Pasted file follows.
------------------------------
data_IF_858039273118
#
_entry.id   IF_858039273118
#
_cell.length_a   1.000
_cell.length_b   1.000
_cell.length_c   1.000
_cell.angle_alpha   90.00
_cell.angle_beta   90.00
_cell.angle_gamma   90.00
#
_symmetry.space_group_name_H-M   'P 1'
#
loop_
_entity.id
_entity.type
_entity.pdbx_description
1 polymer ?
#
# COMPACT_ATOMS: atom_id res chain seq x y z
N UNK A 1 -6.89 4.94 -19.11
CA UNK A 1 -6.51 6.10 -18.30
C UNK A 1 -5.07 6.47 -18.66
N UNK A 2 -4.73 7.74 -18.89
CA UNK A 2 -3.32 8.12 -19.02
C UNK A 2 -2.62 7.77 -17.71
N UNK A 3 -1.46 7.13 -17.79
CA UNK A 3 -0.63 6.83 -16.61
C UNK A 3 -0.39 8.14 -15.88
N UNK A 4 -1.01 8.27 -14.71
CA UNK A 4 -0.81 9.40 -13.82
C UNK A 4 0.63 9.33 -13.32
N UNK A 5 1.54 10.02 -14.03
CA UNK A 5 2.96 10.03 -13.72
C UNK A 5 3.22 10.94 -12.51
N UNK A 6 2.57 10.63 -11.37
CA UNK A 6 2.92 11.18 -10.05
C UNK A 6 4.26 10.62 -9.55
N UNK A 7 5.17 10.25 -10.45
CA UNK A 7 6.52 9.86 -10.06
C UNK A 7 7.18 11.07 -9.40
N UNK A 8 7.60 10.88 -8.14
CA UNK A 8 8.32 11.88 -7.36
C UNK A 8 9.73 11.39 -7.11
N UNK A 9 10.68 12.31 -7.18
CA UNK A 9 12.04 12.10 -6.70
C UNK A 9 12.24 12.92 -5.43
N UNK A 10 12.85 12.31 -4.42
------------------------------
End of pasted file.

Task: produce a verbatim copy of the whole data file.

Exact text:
data_IF_858039273118
#
_entry.id   IF_858039273118
#
_cell.length_a   1.000
_cell.length_b   1.000
_cell.length_c   1.000
_cell.angle_alpha   90.00
_cell.angle_beta   90.00
_cell.angle_gamma   90.00
#
_symmetry.space_group_name_H-M   'P 1'
#
loop_
_entity.id
_entity.type
_entity.pdbx_description
1 polymer ?
#
# COMPACT_ATOMS: atom_id res chain seq x y z
N UNK A 1 -6.89 4.94 -19.11
CA UNK A 1 -6.51 6.10 -18.30
C UNK A 1 -5.07 6.47 -18.66
N UNK A 2 -4.73 7.74 -18.89
CA UNK A 2 -3.32 8.12 -19.02
C UNK A 2 -2.62 7.77 -17.71
N UNK A 3 -1.46 7.13 -17.79
CA UNK A 3 -0.63 6.83 -16.61
C UNK A 3 -0.39 8.14 -15.88
N UNK A 4 -1.01 8.27 -14.71
CA UNK A 4 -0.81 9.40 -13.82
C UNK A 4 0.63 9.33 -13.32
N UNK A 5 1.54 10.02 -14.03
CA UNK A 5 2.96 10.03 -13.72
C UNK A 5 3.22 10.94 -12.51
N UNK A 6 2.57 10.63 -11.37
CA UNK A 6 2.92 11.18 -10.05
C UNK A 6 4.26 10.62 -9.55
N UNK A 7 5.17 10.25 -10.45
CA UNK A 7 6.52 9.86 -10.06
C UNK A 7 7.18 11.07 -9.40
N UNK A 8 7.60 10.88 -8.14
CA UNK A 8 8.32 11.88 -7.36
C UNK A 8 9.73 11.39 -7.11
N UNK A 9 10.68 12.31 -7.18
CA UNK A 9 12.04 12.10 -6.70
C UNK A 9 12.24 12.92 -5.43
N UNK A 10 12.85 12.31 -4.42